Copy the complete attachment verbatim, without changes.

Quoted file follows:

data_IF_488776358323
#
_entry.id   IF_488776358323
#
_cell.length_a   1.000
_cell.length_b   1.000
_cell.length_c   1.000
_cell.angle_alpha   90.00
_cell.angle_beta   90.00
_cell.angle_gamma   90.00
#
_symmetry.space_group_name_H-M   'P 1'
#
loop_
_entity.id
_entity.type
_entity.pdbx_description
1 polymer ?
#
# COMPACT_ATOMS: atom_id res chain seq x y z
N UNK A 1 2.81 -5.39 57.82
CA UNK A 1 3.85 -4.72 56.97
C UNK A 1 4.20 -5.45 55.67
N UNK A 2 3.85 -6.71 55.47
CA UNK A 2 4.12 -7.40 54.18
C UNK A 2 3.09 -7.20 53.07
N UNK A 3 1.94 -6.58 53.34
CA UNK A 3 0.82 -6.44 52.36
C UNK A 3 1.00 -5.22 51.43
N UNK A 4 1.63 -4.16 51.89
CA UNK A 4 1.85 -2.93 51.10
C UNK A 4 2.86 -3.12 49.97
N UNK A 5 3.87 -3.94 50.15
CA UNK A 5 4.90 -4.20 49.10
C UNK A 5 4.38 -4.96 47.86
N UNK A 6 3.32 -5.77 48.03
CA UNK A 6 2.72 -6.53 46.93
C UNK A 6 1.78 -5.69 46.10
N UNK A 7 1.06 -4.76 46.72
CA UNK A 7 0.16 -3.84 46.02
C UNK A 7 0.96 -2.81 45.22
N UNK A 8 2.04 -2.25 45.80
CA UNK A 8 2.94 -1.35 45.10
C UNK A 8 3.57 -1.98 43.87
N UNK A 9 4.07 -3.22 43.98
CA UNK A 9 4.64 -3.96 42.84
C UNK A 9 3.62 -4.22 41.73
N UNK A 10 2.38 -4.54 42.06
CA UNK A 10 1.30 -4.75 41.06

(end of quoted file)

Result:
data_IF_488776358323
#
_entry.id   IF_488776358323
#
_cell.length_a   1.000
_cell.length_b   1.000
_cell.length_c   1.000
_cell.angle_alpha   90.00
_cell.angle_beta   90.00
_cell.angle_gamma   90.00
#
_symmetry.space_group_name_H-M   'P 1'
#
loop_
_entity.id
_entity.type
_entity.pdbx_description
1 polymer ?
#
# COMPACT_ATOMS: atom_id res chain seq x y z
N UNK A 1 2.81 -5.39 57.82
CA UNK A 1 3.85 -4.72 56.97
C UNK A 1 4.20 -5.45 55.67
N UNK A 2 3.85 -6.71 55.47
CA UNK A 2 4.12 -7.40 54.18
C UNK A 2 3.09 -7.20 53.07
N UNK A 3 1.94 -6.58 53.34
CA UNK A 3 0.82 -6.44 52.36
C UNK A 3 1.00 -5.22 51.43
N UNK A 4 1.63 -4.16 51.89
CA UNK A 4 1.85 -2.93 51.10
C UNK A 4 2.86 -3.12 49.97
N UNK A 5 3.87 -3.94 50.15
CA UNK A 5 4.90 -4.20 49.10
C UNK A 5 4.38 -4.96 47.86
N UNK A 6 3.32 -5.77 48.03
CA UNK A 6 2.72 -6.53 46.93
C UNK A 6 1.78 -5.69 46.10
N UNK A 7 1.06 -4.76 46.72
CA UNK A 7 0.16 -3.84 46.02
C UNK A 7 0.96 -2.81 45.22
N UNK A 8 2.04 -2.25 45.80
CA UNK A 8 2.94 -1.35 45.10
C UNK A 8 3.57 -1.98 43.87
N UNK A 9 4.07 -3.22 43.98
CA UNK A 9 4.64 -3.96 42.84
C UNK A 9 3.62 -4.22 41.73
N UNK A 10 2.38 -4.54 42.06
CA UNK A 10 1.30 -4.75 41.06